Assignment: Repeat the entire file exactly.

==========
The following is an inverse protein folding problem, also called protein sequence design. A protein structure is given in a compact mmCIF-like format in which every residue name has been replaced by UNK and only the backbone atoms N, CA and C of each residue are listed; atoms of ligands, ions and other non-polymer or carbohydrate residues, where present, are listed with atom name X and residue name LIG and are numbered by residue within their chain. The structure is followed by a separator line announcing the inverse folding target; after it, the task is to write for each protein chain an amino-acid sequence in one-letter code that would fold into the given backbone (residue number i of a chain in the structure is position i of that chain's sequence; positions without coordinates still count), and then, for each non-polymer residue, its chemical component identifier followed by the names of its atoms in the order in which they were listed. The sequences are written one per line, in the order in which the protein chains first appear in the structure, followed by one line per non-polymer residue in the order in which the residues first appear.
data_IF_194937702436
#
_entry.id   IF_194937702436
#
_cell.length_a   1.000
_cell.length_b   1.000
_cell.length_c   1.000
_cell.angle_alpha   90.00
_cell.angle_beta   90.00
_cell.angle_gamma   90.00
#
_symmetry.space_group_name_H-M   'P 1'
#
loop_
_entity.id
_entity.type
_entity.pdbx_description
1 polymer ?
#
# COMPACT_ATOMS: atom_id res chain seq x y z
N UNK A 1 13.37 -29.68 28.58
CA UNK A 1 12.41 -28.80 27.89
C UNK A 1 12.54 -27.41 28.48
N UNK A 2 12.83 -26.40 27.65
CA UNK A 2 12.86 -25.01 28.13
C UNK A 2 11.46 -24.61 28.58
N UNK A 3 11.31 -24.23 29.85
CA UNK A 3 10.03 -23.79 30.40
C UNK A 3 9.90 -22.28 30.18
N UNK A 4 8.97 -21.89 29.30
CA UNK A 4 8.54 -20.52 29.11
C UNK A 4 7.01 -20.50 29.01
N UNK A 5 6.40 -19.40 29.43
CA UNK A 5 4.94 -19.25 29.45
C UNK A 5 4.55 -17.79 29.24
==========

The following is an inverse protein folding problem, also called protein sequence design. A protein structure is given in a compact mmCIF-like format in which every residue name has been replaced by UNK and only the backbone atoms N, CA and C of each residue are listed; atoms of ligands, ions and other non-polymer or carbohydrate residues, where present, are listed with atom name X and residue name LIG and are numbered by residue within their chain. The structure is followed by a separator line announcing the inverse folding target; after it, the task is to write for each protein chain an amino-acid sequence in one-letter code that would fold into the given backbone (residue number i of a chain in the structure is position i of that chain's sequence; positions without coordinates still count), and then, for each non-polymer residue, its chemical component identifier followed by the names of its atoms in the order in which they were listed. The sequences are written one per line, in the order in which the protein chains first appear in the structure, followed by one line per non-polymer residue in the order in which the residues first appear.
data_IF_194937702436
#
_entry.id   IF_194937702436
#
_cell.length_a   1.000
_cell.length_b   1.000
_cell.length_c   1.000
_cell.angle_alpha   90.00
_cell.angle_beta   90.00
_cell.angle_gamma   90.00
#
_symmetry.space_group_name_H-M   'P 1'
#
loop_
_entity.id
_entity.type
_entity.pdbx_description
1 polymer ?
#
# COMPACT_ATOMS: atom_id res chain seq x y z
N UNK A 1 13.37 -29.68 28.58
CA UNK A 1 12.41 -28.80 27.89
C UNK A 1 12.54 -27.41 28.48
N UNK A 2 12.83 -26.40 27.65
CA UNK A 2 12.86 -25.01 28.13
C UNK A 2 11.46 -24.61 28.58
N UNK A 3 11.31 -24.23 29.85
CA UNK A 3 10.03 -23.79 30.40
C UNK A 3 9.90 -22.28 30.18
N UNK A 4 8.97 -21.89 29.30
CA UNK A 4 8.54 -20.52 29.11
C UNK A 4 7.01 -20.50 29.01
N UNK A 5 6.40 -19.40 29.43
CA UNK A 5 4.94 -19.25 29.45
C UNK A 5 4.55 -17.79 29.24